# Return all pairs from a list of integers that contributes to a given sum

Given a list of integers return all the pairs that makes up to a given target sum.

input: {2, 7, 11, 15, -2} target sum: 9

This should return all the pairs i.e {-2,11} and {7,2}.

If there are duplicates that form the same pair, they should not be returned.

Here is the code for this problem - would be great to know how this can be refactored for improvement.

   public class TwoSum {
static class Pair {
int x, y;

public Pair(int x, int y) {
this.x = x;
this.y = y;
}

@Override
public boolean equals(Object o) {
if (o == null) {
return false;
}

if (o instanceof Pair) {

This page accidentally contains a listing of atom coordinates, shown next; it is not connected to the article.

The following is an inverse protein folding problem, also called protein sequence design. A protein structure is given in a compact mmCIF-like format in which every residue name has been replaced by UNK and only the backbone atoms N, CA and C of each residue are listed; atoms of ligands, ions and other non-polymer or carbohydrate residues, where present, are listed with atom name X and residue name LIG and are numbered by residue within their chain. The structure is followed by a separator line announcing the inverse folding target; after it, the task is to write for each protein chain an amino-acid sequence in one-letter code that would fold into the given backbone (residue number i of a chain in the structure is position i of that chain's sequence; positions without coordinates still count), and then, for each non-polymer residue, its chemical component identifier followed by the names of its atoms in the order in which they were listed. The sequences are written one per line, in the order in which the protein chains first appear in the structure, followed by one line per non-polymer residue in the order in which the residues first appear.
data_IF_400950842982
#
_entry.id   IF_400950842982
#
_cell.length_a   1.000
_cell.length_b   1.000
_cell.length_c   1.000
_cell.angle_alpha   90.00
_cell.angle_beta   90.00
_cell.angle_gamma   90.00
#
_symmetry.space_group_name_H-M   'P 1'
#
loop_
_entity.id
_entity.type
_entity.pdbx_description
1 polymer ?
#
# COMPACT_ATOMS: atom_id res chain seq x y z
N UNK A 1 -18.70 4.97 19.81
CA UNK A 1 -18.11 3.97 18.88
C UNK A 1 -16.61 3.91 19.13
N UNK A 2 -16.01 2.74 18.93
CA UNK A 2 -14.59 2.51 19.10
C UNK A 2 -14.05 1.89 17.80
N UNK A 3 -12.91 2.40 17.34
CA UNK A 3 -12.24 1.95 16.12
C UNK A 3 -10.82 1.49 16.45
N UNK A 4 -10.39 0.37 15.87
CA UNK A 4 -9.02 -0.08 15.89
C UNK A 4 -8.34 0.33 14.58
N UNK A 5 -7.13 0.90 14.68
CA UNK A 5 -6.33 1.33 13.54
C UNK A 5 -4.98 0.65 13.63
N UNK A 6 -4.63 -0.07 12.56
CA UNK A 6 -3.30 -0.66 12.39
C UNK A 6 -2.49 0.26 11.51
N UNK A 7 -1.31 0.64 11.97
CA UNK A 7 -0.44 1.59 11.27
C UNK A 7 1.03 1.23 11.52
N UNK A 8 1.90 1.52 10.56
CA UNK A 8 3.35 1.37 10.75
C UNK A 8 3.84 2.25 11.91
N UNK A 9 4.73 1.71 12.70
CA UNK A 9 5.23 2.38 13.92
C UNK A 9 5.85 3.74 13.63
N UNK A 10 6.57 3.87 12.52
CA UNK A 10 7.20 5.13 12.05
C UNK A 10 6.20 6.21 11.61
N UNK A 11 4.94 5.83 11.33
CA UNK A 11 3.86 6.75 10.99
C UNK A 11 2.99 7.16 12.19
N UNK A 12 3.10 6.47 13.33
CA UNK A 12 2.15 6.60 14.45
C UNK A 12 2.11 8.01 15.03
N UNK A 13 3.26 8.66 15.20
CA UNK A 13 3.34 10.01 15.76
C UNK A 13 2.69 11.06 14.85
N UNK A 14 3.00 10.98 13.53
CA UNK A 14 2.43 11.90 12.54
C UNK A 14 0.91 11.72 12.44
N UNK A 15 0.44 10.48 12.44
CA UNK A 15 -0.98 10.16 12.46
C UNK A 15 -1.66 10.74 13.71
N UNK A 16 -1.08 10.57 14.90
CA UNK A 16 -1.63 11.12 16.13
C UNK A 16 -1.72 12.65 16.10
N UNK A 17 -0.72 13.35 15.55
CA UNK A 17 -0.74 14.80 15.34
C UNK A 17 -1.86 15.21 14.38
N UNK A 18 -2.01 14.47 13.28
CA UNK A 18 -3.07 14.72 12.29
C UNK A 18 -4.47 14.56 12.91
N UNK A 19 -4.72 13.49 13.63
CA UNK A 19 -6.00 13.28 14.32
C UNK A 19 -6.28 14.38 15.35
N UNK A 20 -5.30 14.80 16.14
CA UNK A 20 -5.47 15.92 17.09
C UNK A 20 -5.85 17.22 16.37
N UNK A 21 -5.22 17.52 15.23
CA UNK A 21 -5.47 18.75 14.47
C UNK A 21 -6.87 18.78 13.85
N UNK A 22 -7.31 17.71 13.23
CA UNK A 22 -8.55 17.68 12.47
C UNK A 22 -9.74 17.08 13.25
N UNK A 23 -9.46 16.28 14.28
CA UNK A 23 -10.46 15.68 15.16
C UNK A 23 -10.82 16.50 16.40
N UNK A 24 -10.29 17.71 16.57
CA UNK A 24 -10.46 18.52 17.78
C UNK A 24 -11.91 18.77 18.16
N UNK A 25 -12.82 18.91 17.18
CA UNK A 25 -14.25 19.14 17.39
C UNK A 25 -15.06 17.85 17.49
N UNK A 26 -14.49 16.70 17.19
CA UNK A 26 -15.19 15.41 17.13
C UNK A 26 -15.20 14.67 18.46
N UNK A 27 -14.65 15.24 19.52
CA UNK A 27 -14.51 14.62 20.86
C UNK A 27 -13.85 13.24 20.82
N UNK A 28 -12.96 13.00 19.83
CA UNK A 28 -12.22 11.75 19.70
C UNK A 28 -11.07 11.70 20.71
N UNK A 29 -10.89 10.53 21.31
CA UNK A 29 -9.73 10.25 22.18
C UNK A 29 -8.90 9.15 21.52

Pair other = (Pair) o;
if (other.x == this.x && other.y == this.y) {
return true;
}
}
return false;
}

@Override
public String toString() {
return new StringBuilder().append("{").append(this.x).append(",").append(this.y).append("}").toString();
}
}

public static Set<Pair> findPairs(int inputs[], int targetSum) {
Set<Pair> results = new HashSet<>();
Map<Integer, Integer> map = new HashMap<>();

for (int number : inputs) {
int remainingSum = targetSum - number;

if (map.containsKey(number)) {
} else {
map.put(remainingSum, number);
}
}
return results;
}


To invoke this code:

System.out.println(TwoSum.findPairs(new int[]{2, 7, 11, 15, -2}, 9));


This would print:

[{-2,11}, {7,2}]


Code here:

https://github.com/Ramblers-Code/CodeKata/blob/master/src/main/java/kata/array/TwoSum.java

• Please do not update the code in your question after answers have been submitted, doing so goes against the Question + Answer style of Code Review. This is not a forum where you should keep the most updated version in your question. Please see what you may and may not do after receiving answers. – Sᴀᴍ Onᴇᴌᴀ Mar 21 '18 at 22:22